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Nyan Cat is being sold as a one-of-a-kind piece of crypto art

Nyan Cat is being sold as a one-of-a-kind piece of crypto art


The beloved meme turns 10 in April

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GIF: Chris Torres

Nyan Cat turns 10 this year, and to mark the occasion, a one-of-a-kind edition of the iconic GIF is going up for auction. Chris Torres, the artist behind Nyan Cat, has remastered the original animation and will be selling it through the crypto art platform Foundation. The auction begins at 1PM ET today and will run for around 24 hours.

“I’m looking at [the GIF] right now, and I’m like, ‘Yes, it looks good,’” Torres said in a phone call with The Verge. “I think it turned out really well this time around.”

Crypto art has been growing in popularity over the past few years, and there are now a number of digital marketplaces — including Zora, SuperRare, and Nifty Gateway — where collectors can buy and sell digital works. Last year, the digital artist Beeple sold a series of works for more than $3.5 million in total, and the musician Deadmau5 sold thousands of digital pins, stickers, and other collectibles in December.

“You also get to directly support an artist, and I think that is really exciting for people.”

Buyers of these works get the privilege of “owning” a piece of digital art — to the limited extent one can really own an endlessly reproducible image file. Artwork typically comes with a license that allows the buyer to display them for personal use on, say, a social media page, another digital marketplace, in a game world, or in a virtual museum. The artists generally maintain all intellectual and creative rights to the works.

That means, in some ways, buyers are really just purchasing bragging rights. “To be able to say that I’m the collector who actually owns and is a patron of this artist carries a certain kind of prestige that is really appealing to people,” Lindsay Howard, Foundation’s head of community, told The Verge. “You also get to directly support an artist, and I think that is really exciting for people.”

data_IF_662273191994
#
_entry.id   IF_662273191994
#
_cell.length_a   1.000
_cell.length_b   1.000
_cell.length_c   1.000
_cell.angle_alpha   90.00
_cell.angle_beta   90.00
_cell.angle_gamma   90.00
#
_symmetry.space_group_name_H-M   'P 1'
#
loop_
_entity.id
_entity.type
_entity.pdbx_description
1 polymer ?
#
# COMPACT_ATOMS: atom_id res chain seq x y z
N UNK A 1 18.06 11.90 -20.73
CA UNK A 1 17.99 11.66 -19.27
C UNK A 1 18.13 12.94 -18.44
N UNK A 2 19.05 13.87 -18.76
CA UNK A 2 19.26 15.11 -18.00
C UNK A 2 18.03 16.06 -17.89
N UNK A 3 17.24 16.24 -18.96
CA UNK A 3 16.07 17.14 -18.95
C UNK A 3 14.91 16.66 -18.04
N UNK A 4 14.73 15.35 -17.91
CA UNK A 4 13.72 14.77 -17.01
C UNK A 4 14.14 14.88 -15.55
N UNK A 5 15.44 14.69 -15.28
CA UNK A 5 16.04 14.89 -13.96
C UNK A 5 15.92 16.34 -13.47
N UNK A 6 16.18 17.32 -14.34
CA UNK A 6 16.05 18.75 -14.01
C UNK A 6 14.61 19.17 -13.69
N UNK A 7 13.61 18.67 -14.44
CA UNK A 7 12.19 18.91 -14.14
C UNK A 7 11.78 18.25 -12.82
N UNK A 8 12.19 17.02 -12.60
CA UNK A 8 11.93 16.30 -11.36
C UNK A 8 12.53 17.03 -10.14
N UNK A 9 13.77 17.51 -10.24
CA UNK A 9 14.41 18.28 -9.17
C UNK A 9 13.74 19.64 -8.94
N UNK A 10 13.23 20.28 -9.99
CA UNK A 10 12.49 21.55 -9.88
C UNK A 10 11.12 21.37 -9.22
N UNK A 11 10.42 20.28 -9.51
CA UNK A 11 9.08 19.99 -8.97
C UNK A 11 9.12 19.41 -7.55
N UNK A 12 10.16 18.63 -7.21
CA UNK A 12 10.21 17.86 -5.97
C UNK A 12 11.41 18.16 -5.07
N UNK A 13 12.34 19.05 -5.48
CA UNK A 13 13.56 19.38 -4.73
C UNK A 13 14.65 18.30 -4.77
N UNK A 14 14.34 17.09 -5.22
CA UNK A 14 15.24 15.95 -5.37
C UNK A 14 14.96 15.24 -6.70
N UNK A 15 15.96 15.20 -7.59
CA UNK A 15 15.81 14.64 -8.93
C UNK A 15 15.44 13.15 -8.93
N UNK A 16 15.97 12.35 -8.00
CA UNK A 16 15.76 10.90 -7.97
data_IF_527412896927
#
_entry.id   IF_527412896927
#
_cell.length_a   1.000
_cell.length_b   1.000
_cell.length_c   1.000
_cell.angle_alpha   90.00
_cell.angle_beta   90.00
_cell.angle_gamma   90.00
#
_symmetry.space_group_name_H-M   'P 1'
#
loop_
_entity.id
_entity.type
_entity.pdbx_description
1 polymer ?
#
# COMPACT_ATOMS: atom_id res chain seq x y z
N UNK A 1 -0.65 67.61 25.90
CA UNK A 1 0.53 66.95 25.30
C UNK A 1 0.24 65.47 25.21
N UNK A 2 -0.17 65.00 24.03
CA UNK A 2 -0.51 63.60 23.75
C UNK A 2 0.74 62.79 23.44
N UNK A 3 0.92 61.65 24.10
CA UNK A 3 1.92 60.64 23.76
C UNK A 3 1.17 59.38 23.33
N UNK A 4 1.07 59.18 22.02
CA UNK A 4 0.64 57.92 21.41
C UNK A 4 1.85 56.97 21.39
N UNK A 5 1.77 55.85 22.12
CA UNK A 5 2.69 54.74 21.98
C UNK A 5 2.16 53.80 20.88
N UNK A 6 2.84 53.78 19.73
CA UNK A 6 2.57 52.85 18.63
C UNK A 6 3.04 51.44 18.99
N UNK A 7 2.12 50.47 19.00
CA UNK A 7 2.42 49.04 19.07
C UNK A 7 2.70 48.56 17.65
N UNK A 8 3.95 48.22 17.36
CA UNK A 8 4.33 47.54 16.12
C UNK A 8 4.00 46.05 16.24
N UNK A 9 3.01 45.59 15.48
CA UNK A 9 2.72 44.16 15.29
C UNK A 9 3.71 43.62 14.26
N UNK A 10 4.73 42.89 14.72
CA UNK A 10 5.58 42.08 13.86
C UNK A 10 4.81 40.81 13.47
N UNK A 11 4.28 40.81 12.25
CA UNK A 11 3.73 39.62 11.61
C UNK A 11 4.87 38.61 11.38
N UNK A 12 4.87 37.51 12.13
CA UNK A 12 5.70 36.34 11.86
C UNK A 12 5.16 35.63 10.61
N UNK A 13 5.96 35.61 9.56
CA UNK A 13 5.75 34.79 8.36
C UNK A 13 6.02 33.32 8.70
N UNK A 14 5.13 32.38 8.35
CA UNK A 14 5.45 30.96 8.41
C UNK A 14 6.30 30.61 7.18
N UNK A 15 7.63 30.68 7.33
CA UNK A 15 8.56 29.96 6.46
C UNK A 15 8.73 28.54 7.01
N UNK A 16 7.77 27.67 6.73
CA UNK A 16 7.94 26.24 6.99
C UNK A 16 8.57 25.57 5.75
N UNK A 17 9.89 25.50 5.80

Pieces of crypto art are generally sold through “non-fungible tokens,” or NFTs, which are unique digital tokens that live on a blockchain and verify ownership of a piece. Digital artworks can be resold, and in some cases — like on Foundation — artists continue to get a cut of future sales. That means, like so much else involving the blockchain, there’s also an element of investment and speculation when purchasing crypto art since you may be able to resell a work for profit down the road.

“I think it’s cool knowing you own the only piece in existence.”

There are some drawbacks to crypto art — particularly when it comes to energy consumption. Like bitcoin, NFTs are powered by inefficient computer processes designed to validate data. Ethereum, which most crypto art platforms rely on, is much more efficient than bitcoin, but even its creator has called the system “a huge waste of resources.” Ethereum is still in the process of whittling down its energy usage to a far tinier footprint.

Foundation is one of the newest entrants to the crypto art space. It launched just two weeks ago, and it’s already facilitated more than $410,000 in sales. (Though, like many crypto art platforms, sales are actually made with the cryptocurrency Ether.) “There’s an explosion that’s happening right now where artists are finally being compensated for the work that they’re creating and sharing online,” Howard said.

Torres says crypto art offers meme creators like himself a way to directly profit off of work that has otherwise spread freely across the web. “It gives power to the creator,” Torres said. “The creator originally owns it, and then they can sell it and directly monetize and have recognition for their work.” (Torres has also built a licensing business around Nyan Cat so the character can appear in games or be made into toys.)

To remaster Nyan Cat, which turns 10 on April 2nd, Torres went back to the original GIF to make it larger and touch up minor flaws that have bugged him over the years. One star in the original 12-frame animation would pop in out of nowhere, Torres said, so he took it out for the remastered edition. “That always bothered me,” he said.

Once this remaster sells, Torres doesn’t plan to offer another of Nyan Cat’s original image. That means only one buyer will be able to lay claim to Nyan Cat.

“I think it’s cool knowing you own the only piece in existence,” Torres said. “And I feel like Nyan Cat will be a really special one to own.”